Thu 18th – Sat 20th October 2012


Lauren Hutchinson

at 03:28 on 19th Oct 2012



Rosa Robson and Matilda Wnek are no strangers to the world of comedy. With Footlights success under their belts previously with the likes of Treasure Island and Rookie, it came as no surprise when they unveiled plans to hit the Edinburgh Fringe 2012 with ‘Beard’. In an hour jam packed full of completely varied but consistently engaging original sketches, the two women play over one hundred and fifty parts between them. Absurd? Potentially.

Brilliant? Undeniably.

It took me a while to warm up to the unrelenting pace and the take-no-prisoners ambition of the sketch material, but the constant satisfied giggling of the enthusiastic audience told me that this double act were only just scratching the surface of something really quite special. So I allowed myself to be completely taken in by the charming and endearing ease with which the two commanded their stage. And truth be told, I didn't write a single review note during the performance because I was too busy being totally enthralled by their perfect characterisations (however brief) and slick yet still satisfyingly unpredictable delivery. These girls are funny. They manipulated their bodies, faces and voices flawlessly to portray a plethora of characters to unimaginable comedic effect. Even when a sketch started that didn't immediately appeal to me, I was making involuntary noises of utter hilarity before it’s end. The fast paced scene changes, helped along by the fantastic Stephen Bermingham’s many trills, jingles and introductions, really kept the audience engrossed, never allowing for complacency or, god forbid, boredom. Boredom was a word that completely disappeared from my vocabulary for the approximate running time of 62 minutes.

As rehearsed as I was aware the show must have been after a run at the Fringe, in some sketches, the existence of new or developed material was evident. The thrill of performing each sketch still seemed novel and exciting to the duo and the constant desire to develop and improve which they recently mentioned in Tom Powell’s recent Varsity article ‘The growth of a Beard’, was highly evident and increased my respect for Robson and Wnek, not only in terms of raw talent but also as artists, as serious comics and writers. Modifying sketches in response to feedback is a fantastic ability and I felt as if the show must have come a long way from when it received less favourable reviews in the summer. For this, for being so innovative and eager, the girls are due huge amounts of credit. It is this fresh faced and unapologetic approach that gives Beard the feel of being the comedy of the future.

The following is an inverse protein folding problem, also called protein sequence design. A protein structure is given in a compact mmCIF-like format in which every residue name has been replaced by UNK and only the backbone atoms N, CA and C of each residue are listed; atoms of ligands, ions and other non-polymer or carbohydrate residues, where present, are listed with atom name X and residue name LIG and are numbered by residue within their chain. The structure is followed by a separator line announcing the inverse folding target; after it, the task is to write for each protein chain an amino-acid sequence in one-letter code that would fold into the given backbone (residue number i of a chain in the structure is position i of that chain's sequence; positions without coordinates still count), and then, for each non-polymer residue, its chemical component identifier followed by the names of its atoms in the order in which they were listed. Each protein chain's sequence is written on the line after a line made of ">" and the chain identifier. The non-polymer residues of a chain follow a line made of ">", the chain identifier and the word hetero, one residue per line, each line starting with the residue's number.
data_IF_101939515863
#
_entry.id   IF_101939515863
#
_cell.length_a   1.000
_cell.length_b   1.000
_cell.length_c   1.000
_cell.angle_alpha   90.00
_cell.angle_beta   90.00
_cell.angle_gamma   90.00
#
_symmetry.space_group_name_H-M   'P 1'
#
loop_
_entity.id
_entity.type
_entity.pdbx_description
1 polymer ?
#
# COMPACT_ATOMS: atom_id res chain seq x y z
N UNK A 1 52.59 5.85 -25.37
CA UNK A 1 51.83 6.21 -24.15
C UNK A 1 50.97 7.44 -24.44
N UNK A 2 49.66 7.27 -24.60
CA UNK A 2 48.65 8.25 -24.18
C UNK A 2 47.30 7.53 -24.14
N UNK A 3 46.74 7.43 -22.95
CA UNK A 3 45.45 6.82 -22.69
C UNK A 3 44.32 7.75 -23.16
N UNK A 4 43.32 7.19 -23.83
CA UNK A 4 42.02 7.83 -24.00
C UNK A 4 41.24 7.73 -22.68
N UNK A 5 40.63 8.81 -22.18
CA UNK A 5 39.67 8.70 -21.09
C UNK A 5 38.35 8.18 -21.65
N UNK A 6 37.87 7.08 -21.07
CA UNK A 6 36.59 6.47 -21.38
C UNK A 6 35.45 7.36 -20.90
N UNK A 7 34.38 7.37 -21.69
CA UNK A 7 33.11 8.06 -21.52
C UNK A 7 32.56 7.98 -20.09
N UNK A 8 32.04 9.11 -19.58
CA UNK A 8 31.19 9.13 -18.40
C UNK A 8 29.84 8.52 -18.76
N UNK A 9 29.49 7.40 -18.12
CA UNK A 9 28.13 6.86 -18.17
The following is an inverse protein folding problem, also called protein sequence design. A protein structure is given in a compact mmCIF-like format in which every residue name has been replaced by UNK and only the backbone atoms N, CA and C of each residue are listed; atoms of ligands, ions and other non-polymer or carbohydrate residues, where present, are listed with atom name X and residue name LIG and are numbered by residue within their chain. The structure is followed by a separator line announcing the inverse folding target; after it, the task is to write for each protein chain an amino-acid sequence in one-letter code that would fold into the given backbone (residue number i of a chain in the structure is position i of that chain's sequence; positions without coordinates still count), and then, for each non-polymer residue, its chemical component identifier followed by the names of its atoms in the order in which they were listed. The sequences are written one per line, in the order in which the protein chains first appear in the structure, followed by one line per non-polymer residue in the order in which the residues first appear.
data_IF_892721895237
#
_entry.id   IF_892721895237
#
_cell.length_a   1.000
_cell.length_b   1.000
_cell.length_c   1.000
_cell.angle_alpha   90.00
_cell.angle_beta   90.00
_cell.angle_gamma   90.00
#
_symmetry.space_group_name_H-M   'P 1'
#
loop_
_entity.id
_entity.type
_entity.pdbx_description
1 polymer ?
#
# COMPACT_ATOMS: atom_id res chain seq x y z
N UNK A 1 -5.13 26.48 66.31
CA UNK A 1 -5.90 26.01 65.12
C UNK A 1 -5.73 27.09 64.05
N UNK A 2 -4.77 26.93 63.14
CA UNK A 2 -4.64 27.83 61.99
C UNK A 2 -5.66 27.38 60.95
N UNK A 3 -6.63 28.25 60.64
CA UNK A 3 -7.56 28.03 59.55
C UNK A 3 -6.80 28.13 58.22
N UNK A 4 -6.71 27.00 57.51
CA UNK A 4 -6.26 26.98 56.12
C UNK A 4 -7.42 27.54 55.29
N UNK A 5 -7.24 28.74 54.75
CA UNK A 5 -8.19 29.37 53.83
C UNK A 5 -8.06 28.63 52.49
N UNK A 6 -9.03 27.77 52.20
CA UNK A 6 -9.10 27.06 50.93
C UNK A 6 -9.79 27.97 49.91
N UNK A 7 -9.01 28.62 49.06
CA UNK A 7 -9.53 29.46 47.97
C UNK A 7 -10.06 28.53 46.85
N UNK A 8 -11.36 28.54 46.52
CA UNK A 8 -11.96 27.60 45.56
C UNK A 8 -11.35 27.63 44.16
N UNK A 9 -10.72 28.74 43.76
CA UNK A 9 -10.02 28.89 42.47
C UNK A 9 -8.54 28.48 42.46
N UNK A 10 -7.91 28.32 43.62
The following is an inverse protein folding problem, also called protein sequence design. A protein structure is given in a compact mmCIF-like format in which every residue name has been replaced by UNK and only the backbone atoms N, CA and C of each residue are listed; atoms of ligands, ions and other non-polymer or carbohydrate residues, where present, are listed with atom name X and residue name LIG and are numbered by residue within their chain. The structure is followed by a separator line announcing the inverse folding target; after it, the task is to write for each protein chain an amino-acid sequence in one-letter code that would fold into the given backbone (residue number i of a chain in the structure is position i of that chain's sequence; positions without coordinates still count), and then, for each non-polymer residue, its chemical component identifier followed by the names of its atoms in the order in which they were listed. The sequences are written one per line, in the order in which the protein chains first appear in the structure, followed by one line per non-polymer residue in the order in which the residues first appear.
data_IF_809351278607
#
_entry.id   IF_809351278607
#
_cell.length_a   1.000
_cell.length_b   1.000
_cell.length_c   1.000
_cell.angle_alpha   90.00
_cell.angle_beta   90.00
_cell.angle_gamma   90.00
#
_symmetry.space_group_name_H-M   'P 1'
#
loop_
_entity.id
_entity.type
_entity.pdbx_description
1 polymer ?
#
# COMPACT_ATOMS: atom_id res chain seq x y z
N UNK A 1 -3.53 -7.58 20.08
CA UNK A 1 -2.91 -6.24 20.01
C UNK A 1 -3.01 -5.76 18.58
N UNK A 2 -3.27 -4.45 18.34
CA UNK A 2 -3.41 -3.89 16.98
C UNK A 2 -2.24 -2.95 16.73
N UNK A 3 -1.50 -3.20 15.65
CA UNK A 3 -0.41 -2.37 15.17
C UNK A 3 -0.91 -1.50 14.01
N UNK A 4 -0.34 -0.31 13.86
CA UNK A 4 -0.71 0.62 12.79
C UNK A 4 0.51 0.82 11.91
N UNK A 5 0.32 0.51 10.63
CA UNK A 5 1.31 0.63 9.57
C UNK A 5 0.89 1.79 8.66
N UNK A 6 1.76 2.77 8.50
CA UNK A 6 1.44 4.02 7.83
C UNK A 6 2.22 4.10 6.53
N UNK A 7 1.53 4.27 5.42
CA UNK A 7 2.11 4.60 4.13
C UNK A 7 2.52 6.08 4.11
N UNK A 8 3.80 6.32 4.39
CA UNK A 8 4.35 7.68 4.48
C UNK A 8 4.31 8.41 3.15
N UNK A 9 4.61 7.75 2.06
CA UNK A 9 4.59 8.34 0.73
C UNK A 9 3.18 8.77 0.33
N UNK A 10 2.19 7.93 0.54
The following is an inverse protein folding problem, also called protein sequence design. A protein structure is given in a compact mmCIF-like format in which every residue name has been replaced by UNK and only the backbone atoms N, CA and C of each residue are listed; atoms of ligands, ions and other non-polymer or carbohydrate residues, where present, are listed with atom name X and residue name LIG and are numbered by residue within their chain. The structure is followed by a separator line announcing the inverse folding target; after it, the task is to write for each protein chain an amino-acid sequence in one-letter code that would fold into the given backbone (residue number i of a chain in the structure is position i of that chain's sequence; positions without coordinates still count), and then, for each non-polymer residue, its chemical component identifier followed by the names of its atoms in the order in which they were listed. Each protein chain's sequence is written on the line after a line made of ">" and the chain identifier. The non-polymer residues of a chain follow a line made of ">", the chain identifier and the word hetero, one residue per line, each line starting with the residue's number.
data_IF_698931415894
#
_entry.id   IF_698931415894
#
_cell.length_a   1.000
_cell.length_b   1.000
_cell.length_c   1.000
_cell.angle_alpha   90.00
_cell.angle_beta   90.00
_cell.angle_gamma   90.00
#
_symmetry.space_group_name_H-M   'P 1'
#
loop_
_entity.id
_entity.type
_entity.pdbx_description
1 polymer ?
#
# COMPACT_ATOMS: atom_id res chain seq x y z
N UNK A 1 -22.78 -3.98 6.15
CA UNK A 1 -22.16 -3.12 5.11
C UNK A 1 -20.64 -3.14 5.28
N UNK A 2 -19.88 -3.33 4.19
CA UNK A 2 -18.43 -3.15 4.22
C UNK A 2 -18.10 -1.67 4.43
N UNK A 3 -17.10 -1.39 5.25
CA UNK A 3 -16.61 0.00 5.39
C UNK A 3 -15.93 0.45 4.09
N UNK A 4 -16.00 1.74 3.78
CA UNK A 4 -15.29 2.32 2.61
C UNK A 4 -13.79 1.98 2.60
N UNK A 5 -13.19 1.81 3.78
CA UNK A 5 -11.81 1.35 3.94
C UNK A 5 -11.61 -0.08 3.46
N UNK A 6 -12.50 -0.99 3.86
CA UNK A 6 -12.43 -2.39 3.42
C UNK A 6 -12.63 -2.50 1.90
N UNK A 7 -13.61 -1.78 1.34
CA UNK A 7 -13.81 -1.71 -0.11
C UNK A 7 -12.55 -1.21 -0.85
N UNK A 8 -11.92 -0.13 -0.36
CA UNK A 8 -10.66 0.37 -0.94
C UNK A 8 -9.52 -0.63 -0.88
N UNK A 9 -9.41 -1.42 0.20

So yes, sometimes the lights came up a little too early, and yes, maybe one of them corpsed (understandably, along with everyone else in the room) after an unfortunate slur of worlds inadvertently concluded in the delivery of a four letter expletive beginning with c...but nobody cared. If anything, it made every single person in that auditorium MORE enamoured with the duo. None of the small isolated incidents of impracticality distracted from the fact that I wanted to be sat, on Christmas Day in ten years, watching Beard on a prime-time (post-watershed) French and Saunders-esque slot. I felt witness to something extremely special tonight, which though in its infancy, can only have an extensive and promising future ahead. Female comedy is back with a bang, and this time, it’s got a Beard.


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